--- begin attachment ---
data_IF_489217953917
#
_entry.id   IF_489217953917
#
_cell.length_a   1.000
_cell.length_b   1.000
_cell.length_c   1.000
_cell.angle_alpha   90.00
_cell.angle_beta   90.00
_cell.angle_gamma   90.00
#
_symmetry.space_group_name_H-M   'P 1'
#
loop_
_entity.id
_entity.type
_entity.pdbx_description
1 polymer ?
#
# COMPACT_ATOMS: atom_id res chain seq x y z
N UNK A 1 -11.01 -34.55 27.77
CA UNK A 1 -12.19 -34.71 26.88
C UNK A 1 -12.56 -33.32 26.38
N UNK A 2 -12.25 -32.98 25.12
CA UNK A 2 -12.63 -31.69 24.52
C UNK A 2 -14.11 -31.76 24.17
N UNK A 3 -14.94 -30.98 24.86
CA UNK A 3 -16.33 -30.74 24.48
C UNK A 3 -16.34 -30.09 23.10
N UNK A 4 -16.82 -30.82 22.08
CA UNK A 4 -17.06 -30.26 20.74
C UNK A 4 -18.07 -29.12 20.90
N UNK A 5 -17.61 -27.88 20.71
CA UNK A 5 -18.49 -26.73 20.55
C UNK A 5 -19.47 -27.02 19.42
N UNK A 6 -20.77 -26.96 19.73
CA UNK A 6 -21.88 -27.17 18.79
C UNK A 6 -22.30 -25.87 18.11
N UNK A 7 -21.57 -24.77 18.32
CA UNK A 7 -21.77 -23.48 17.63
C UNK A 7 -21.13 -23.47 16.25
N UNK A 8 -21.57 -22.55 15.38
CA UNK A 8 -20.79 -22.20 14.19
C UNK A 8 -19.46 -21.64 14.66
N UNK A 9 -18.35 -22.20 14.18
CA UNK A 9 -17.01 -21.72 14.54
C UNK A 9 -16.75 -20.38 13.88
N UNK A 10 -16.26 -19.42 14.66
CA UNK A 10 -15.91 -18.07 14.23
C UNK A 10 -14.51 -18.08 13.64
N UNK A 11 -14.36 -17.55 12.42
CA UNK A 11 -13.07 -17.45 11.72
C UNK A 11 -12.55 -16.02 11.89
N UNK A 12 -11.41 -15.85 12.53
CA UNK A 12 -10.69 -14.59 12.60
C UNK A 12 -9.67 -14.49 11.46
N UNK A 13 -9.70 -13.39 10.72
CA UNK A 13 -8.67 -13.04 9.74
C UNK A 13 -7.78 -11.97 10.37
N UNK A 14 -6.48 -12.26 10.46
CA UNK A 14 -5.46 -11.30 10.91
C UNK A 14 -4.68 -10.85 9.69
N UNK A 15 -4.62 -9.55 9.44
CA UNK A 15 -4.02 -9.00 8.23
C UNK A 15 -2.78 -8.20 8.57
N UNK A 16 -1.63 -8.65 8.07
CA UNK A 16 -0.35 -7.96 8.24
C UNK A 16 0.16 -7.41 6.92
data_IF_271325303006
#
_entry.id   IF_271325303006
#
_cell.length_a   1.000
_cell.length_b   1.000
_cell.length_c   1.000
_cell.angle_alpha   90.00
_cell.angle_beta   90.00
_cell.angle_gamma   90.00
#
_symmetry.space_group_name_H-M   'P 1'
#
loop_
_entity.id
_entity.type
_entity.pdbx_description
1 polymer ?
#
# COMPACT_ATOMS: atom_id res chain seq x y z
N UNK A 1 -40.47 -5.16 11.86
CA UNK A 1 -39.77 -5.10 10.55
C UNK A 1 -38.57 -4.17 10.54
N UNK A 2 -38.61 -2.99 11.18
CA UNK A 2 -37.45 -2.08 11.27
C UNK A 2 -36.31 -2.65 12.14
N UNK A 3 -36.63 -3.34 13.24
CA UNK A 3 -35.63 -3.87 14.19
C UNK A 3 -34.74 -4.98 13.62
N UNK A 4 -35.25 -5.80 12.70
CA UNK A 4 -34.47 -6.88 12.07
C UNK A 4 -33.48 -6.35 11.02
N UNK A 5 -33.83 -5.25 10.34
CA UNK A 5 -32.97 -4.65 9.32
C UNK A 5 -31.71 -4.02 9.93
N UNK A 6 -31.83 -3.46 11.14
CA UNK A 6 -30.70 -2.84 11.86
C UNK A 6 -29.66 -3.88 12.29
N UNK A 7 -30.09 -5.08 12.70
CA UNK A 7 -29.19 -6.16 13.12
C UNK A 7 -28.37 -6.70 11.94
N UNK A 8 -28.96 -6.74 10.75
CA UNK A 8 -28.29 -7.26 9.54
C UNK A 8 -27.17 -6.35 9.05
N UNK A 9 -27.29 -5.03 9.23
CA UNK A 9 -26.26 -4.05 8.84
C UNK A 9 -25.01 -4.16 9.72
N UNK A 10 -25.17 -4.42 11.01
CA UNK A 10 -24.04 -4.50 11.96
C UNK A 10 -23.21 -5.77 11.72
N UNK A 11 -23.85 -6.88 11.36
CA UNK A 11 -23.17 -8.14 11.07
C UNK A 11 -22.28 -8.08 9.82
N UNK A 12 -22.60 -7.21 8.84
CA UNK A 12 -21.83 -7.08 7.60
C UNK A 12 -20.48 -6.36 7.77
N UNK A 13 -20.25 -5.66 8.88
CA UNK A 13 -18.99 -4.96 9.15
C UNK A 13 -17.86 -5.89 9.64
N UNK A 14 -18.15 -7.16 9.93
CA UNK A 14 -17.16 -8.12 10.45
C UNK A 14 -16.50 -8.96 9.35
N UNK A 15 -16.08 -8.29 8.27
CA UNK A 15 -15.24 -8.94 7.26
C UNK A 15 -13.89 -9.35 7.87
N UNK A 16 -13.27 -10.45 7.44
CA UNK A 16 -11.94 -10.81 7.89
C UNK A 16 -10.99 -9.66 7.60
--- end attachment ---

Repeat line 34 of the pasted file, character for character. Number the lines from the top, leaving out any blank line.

CA UNK A 5 -18.49 -26.73 20.55